In 1674, Queen Ruberta II built the Council of the Monarch's Empire inside of the Rupert Palace.

Current Use

The Rupert Palace Property remains the chief residence for the Monarch of Rupertland, currently Queen Ruberta III. The property is open to the public except for The Mall and the Rupert Palace.   

Features of the Palace

The Grand Vestibule (The Atrium)

The Grand Vestibule was constructed primarily in 1390-1415 under King Elijah I and Queen Emile, but major renovations were made in 1538 by King Luchner, and a major installation was created in 1790-1798 (King Isaac) after the founding of the body of Saint Ablesteine (wife of King Rupert I). The installation had become iconic for its marvellous use of magnets to levitate the symbol of the Rupertist Church. The Grand Vestibule is widely renowned for its massive domed ceiling and incredible artwork installations. The entire Vestibule was designed by Wiknor (1363-1424), and the renovations of the entire palace were undertaken by Quinini (1490-1593).

Quinini's renovations

The great artist Quinini designed the entire renovations plan after being commissioned by Queen Lave before her death in 1510. His renovations were worked on from 1510 until his death in 1593, and construction continued 1681 when King Patrick ruled art as a waste. Quinini designed a new Great Hall (1510-1531), replacing the old Dinner Hall; several new wings: the West Wing, Elijah Wing, Off Wing, and East Wing; the Grand Vestibule (tomb of Saint Ablesteine); the Inlet Crossing (Inlet Bridge); the Luchner Vestibule Connector; a renewed exterior, with statues of the monarchs (Up to Queen Ruberta II). Quinini's final statue was the Rupert Fountain-Obelisk located in front of the Central Pool, and is a very prominent part of the palace.

Guest rooms

The main palace has 11,302 bedrooms, making it larger than any hotel on earth. It regularly plays hosts to many of the guests who visit the palace. The monthly 'events' hosted at the palace fill nearly all of the rooms.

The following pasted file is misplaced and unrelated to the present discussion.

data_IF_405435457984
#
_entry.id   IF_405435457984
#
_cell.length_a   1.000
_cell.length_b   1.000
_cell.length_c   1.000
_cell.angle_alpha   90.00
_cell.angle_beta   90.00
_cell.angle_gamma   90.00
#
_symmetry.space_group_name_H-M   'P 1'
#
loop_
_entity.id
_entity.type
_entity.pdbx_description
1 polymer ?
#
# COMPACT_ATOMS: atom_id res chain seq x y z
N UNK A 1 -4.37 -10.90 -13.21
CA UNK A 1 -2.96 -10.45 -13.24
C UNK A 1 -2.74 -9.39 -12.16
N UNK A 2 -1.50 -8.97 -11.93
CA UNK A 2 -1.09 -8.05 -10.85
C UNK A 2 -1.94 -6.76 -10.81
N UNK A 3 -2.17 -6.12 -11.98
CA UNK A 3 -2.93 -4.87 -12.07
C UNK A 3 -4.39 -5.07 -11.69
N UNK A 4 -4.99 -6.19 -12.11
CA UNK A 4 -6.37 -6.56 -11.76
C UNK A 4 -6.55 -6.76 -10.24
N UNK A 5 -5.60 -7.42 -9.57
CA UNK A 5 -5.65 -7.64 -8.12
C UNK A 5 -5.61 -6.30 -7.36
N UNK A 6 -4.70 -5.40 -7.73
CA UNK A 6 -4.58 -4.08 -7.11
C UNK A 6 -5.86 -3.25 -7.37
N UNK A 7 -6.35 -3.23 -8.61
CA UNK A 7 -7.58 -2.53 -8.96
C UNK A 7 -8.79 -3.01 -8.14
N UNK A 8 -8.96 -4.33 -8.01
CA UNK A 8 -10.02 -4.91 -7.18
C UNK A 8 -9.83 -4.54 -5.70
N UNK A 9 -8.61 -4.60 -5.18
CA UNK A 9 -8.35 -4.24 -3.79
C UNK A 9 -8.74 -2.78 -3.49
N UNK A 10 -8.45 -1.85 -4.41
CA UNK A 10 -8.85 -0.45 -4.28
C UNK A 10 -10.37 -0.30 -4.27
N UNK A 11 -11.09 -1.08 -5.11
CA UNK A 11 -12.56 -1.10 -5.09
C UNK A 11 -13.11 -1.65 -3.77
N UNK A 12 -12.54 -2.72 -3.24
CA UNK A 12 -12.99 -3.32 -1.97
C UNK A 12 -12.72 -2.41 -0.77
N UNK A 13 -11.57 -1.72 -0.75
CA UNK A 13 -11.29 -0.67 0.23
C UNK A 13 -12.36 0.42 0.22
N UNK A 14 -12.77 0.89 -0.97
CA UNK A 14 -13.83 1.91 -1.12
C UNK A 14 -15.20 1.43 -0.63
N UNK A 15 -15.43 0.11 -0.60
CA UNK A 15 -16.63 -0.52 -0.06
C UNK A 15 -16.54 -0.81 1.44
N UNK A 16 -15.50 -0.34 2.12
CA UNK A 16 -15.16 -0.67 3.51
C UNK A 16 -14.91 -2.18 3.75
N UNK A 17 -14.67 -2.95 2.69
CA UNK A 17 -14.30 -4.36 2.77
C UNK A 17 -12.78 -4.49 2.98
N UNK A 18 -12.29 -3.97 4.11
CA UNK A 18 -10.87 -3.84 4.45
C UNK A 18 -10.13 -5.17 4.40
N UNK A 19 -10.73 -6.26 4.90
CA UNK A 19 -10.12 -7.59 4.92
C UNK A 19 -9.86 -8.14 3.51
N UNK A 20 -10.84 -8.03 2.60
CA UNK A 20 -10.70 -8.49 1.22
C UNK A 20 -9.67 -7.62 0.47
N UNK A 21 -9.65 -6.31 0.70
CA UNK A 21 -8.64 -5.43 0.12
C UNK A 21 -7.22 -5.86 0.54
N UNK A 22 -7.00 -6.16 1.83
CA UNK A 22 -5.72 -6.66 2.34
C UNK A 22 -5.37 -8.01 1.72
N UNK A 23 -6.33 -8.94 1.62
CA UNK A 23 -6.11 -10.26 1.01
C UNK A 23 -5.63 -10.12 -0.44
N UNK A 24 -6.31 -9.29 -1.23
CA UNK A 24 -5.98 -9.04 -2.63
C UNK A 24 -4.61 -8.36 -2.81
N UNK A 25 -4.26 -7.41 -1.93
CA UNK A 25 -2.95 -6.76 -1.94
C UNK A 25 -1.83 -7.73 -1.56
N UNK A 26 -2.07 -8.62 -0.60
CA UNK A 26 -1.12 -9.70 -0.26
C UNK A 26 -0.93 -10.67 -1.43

Features of the Grounds

Public Square

The Public Square is a major square located for the first kilometer of the property. It has become an epicentre for Rupertland City culture.

The Gardens of the King

The Gardens of the King are a major series of gardens, forests, greenery, lakes, and pools. The gardens are known internationally for their fantastic variety and design. The gardens continue to attract millions of visitors.The gardens take up the first 4 kilometers of the property (north to south), and the full width of the property. 


The Gardens feature a large quantity of pools, namely the Circular Pool, Water Superior, Fortitude Blue, and the Central Pool.

Divine Inlet for the Absolute

Known as the Divine Inlet, the inlet carries the most divine water in the Church of Rupert besides the River Wye. The water is required with water from the River Wye for Rupertist Baptisms, and is a major souvenir for visitors, provided to tourists and Rupertists for ceremonial purposes in front of the Grand Cathedral. A water line constructed in the 1500s runs underneath the city from the Divine Inlet to the Cathedral for this purpose. 

Rupertland Harbour

The Rupert Palace has one of the finest beaches of the Coastal Rupertland City. The Palace has a major beach, full of beautiful white sand, a rareity so far north.


Roads have been carefully planned in the King's Lot. The most famous road is The Mall, which is a major road running north-south through the King's Lot. The Mall is only accessible to those acredited by the Monarch. A list of all who have ever been approved to drive The Mall is engraved in the concrete of the road.